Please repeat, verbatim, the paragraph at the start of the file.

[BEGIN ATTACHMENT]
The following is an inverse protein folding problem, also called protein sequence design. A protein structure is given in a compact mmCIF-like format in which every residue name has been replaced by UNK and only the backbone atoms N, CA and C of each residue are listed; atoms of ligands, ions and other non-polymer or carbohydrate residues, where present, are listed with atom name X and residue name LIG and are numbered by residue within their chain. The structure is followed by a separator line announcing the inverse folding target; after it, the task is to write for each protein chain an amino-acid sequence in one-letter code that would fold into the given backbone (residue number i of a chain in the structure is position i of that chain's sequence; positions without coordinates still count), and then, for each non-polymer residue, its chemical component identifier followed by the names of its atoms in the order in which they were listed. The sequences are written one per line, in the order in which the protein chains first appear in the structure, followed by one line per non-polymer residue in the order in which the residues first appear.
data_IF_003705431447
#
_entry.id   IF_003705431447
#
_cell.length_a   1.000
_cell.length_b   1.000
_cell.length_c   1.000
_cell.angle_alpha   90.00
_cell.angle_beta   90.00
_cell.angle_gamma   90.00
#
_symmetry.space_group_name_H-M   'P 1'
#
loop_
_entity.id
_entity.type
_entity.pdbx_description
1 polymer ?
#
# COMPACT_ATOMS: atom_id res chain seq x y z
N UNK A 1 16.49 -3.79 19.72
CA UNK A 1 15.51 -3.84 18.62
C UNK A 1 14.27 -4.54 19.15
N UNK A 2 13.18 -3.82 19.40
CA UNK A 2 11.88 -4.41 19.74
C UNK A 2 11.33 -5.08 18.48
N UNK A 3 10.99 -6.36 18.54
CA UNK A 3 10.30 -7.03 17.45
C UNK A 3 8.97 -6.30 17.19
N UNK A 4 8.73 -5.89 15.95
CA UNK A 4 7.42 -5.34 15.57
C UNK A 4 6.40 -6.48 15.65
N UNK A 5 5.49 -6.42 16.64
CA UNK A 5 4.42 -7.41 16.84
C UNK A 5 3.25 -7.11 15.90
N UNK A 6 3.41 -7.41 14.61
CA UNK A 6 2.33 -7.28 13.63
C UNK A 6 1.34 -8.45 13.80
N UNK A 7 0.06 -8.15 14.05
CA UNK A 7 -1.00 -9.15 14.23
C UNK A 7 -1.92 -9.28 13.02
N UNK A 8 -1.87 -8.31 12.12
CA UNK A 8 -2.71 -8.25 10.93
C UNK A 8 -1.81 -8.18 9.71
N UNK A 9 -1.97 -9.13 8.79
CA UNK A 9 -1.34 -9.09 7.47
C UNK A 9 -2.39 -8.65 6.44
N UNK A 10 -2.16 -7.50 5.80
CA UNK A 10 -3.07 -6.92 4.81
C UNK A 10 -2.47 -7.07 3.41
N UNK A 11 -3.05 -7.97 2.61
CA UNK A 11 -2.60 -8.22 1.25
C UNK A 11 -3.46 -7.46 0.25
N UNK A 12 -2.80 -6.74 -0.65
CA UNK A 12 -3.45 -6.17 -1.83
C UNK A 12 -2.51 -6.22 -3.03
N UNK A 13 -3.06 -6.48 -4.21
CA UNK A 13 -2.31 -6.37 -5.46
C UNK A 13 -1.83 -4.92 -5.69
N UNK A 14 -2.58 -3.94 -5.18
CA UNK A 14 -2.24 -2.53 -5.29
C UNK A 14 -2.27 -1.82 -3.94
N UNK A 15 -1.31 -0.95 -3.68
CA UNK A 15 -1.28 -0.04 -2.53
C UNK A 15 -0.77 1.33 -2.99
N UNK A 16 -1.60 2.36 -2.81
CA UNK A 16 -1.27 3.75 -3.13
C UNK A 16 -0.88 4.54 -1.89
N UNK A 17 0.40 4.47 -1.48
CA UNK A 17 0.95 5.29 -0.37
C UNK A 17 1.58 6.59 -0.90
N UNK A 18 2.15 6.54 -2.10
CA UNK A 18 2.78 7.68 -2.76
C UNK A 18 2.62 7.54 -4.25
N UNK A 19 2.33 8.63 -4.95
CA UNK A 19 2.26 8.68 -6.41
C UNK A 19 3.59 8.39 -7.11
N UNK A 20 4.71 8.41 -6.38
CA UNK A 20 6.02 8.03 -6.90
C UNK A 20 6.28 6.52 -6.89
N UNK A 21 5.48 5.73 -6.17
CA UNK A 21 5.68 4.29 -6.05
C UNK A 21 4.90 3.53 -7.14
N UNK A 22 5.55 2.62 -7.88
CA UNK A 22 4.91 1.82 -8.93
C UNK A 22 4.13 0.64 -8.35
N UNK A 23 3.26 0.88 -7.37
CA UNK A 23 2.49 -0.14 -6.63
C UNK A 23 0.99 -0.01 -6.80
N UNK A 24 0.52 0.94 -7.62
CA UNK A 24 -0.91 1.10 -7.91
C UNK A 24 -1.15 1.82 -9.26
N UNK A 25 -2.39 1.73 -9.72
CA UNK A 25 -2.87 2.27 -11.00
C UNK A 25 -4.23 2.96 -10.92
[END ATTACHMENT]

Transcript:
The following is an inverse protein folding problem, also called protein sequence design. A protein structure is given in a compact mmCIF-like format in which every residue name has been replaced by UNK and only the backbone atoms N, CA and C of each residue are listed; atoms of ligands, ions and other non-polymer or carbohydrate residues, where present, are listed with atom name X and residue name LIG and are numbered by residue within their chain. The structure is followed by a separator line announcing the inverse folding target; after it, the task is to write for each protein chain an amino-acid sequence in one-letter code that would fold into the given backbone (residue number i of a chain in the structure is position i of that chain's sequence; positions without coordinates still count), and then, for each non-polymer residue, its chemical component identifier followed by the names of its atoms in the order in which they were listed. The sequences are written one per line, in the order in which the protein chains first appear in the structure, followed by one line per non-polymer residue in the order in which the residues first appear.